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Evolution of the Public-Private Sector Wage Differential during Transition in Estonia

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  • Kristjan-Olari Leping

Abstract

This article estimates the public-private sector wage differential in Estonia over the transition period. Quantile regression is used with a dataset from Estonian Labour Force Surveys from 1989 to 2004 for this purpose. The results of the analysis indicate that the public-private sector wage differential was negative during early transition but has decreased subsequently. It also shows that employees with low potential wages tend to gain more or lose less from working in the public sector than workers with high potential wages. The public-private sector wage differential is negatively related to the number of public employees and tends to be counter-cyclical. Political cycles have no effect on the public-private sector wage differential in Estonia.

Suggested Citation

  • Kristjan-Olari Leping, 2006. "Evolution of the Public-Private Sector Wage Differential during Transition in Estonia," Post-Communist Economies, Taylor & Francis Journals, vol. 18(4), pages 419-436.
  • Handle: RePEc:taf:pocoec:v:18:y:2006:i:4:p:419-436 DOI: 10.1080/14631370601008548
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    References listed on IDEAS

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    1. Daniel Münich & Jan Svejnar & Katherine Terrell, 2005. "Returns to Human Capital Under The Communist Wage Grid and During the Transition to a Market Economy," The Review of Economics and Statistics, MIT Press, pages 100-123.
    2. Mueller, Richard E., 1998. "Public-private sector wage differentials in Canada: evidence from quantile regressions," Economics Letters, Elsevier, vol. 60(2), pages 229-235, August.
    3. Magnani, Riccardo & Mercenier, Jean, 2009. "On linking microsimulation and computable general equilibrium models using exact aggregation of heterogeneous discrete-choice making agents," Economic Modelling, Elsevier, pages 560-570.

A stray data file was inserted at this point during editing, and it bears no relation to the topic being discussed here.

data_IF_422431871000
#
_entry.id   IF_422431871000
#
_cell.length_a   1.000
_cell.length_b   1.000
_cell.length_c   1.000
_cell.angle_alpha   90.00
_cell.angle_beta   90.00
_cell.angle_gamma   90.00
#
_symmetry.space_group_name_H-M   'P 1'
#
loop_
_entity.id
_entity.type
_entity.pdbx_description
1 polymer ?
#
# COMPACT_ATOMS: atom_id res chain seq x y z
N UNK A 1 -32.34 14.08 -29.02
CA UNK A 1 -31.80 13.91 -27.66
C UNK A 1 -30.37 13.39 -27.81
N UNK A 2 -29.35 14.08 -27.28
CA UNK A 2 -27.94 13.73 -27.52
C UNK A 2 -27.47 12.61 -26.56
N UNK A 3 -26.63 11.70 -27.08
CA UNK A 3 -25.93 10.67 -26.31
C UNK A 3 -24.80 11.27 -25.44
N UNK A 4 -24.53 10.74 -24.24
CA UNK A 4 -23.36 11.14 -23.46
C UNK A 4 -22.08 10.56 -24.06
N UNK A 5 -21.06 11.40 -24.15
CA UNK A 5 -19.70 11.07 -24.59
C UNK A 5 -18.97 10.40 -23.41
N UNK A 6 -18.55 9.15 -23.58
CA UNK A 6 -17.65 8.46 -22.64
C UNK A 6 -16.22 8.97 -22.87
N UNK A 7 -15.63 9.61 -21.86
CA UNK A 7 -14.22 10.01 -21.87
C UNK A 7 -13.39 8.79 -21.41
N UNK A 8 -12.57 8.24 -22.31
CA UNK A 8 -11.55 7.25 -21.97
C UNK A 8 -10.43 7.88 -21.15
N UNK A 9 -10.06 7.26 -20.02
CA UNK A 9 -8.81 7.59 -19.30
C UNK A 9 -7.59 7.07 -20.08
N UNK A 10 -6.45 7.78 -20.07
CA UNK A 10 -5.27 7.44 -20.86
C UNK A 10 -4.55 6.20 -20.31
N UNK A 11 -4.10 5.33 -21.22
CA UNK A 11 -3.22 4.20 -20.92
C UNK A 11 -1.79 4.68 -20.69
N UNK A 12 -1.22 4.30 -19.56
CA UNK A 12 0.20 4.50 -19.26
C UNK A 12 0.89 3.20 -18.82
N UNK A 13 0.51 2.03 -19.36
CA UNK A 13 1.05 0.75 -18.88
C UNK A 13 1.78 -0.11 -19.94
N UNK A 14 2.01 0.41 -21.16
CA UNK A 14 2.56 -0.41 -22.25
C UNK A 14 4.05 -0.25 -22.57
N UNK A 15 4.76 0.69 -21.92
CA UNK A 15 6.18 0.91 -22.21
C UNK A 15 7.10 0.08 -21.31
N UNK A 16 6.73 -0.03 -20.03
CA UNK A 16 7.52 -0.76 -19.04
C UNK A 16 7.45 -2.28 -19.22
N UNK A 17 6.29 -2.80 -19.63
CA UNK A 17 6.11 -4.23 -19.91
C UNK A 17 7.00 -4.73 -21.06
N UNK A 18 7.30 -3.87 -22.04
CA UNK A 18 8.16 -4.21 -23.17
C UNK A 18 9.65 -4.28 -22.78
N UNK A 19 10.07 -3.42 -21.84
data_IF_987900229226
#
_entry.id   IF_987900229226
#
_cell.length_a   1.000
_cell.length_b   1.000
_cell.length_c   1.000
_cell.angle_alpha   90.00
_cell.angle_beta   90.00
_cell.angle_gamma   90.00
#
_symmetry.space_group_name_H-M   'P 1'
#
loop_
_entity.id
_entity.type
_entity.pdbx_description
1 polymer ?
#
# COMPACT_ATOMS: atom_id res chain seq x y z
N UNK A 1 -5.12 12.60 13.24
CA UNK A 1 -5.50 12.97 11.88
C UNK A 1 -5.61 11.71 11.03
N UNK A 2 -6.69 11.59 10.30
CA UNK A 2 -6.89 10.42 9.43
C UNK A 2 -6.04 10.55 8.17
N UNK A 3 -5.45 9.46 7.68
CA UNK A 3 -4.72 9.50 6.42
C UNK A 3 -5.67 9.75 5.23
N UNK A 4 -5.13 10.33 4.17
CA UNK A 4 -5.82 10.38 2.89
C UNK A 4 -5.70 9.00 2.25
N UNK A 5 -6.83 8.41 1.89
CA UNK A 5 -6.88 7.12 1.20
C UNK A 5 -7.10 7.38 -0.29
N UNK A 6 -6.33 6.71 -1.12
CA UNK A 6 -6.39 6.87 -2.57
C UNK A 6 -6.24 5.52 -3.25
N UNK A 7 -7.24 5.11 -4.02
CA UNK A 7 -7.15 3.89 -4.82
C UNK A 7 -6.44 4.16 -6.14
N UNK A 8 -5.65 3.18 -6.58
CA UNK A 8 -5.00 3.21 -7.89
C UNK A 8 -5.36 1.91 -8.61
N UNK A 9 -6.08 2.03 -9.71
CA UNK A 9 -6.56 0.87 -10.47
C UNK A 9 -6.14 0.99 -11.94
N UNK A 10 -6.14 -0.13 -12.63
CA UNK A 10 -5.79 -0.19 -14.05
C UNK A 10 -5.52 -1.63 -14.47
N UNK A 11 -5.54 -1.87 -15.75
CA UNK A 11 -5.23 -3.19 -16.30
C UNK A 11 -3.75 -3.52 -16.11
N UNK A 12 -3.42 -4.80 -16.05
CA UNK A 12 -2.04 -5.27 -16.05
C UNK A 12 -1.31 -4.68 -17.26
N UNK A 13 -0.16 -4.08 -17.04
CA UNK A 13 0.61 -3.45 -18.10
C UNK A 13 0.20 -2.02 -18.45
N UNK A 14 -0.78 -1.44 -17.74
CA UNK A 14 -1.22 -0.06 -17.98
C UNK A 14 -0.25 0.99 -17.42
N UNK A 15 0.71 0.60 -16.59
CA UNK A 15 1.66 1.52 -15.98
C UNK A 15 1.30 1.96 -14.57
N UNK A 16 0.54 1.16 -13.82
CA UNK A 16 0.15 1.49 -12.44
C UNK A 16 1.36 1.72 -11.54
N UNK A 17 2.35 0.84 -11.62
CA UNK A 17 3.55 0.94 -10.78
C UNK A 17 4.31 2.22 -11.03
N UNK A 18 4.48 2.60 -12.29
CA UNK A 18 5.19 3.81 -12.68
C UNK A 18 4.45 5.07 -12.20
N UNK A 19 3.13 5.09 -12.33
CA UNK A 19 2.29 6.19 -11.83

4. Morton Stelcner & Jacques van der Gaag & Wim Vijverberg, 1989. "A Switching Regression Model of Public-Private Sector Wage Differentials in Peru: 1985-86," Journal of Human Resources, University of Wisconsin Press, vol. 24(3), pages 545-559.
    5. Kristjan-Olari Leping, 2005. "Public-Private Sector Wage Differential In Estonia: Evidence From Quantile Regression," University of Tartu - Faculty of Economics and Business Administration Working Paper Series 39, Faculty of Economics and Business Administration, University of Tartu (Estonia).
    6. Tito Boeri & Katherine Terrell, 2002. "Institutional Determinants of Labor Reallocation in Transition," Journal of Economic Perspectives, American Economic Association, pages 51-76.
    7. Claudio Lucifora & Dominique Meurs, 2006. "The Public Sector Pay Gap In France, Great Britain And Italy," Review of Income and Wealth, International Association for Research in Income and Wealth, pages 43-59.
    8. Shapiro, Carl & Stiglitz, Joseph E, 1984. "Equilibrium Unemployment as a Worker Discipline Device," American Economic Review, American Economic Association, pages 433-444.
    9. Blaise Melly, 2005. "Public-private sector wage differentials in Germany: Evidence from quantile regression," Empirical Economics, Springer, pages 505-520.
    10. Adamchik, Vera A. & Bedi, Arjun S., 2000. "Wage differentials between the public and the private sectors: evidence from an economy in transition," Labour Economics, Elsevier, vol. 7(2), pages 203-224, March.
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    Cited by:

    1. Jelena Lausev, 2014. "WHAT HAS 20 YEARS OF PUBLIC–PRIVATE PAY GAP LITERATURE TOLD US? EASTERN EUROPEAN TRANSITIONING vs. DEVELOPED ECONOMIES," Journal of Economic Surveys, Wiley Blackwell, vol. 28(3), pages 516-550, July.
    2. repec:sgh:gosnar:y:2017:i:1:p:5-31 is not listed on IDEAS
    3. repec:iza:izawol:journl:y:2017:n:388 is not listed on IDEAS
    4. Gabriela Grotkowska & Leszek Wincenciak & Tomasz Gajderowicz, 2017. "Evolution of the Public-Sector Wage Premium in Poland," Gospodarka Narodowa, Warsaw School of Economics, issue 1, pages 5-31.
    5. Vladimir Gimpelson & Anna Lukiyanova & Anna Sharunina, 2015. "Estimating the Public-Private Wage Gap in Russia: What Does Quantile Regression Tell Us?," HSE Working papers WP BRP 104/EC/2015, National Research University Higher School of Economics.
    6. Démurger, Sylvie & Li, Shi & Yang, Juan, 2012. "Earnings differentials between the public and private sectors in China: Exploring changes for urban local residents in the 2000s," China Economic Review, Elsevier, vol. 23(1), pages 138-153.

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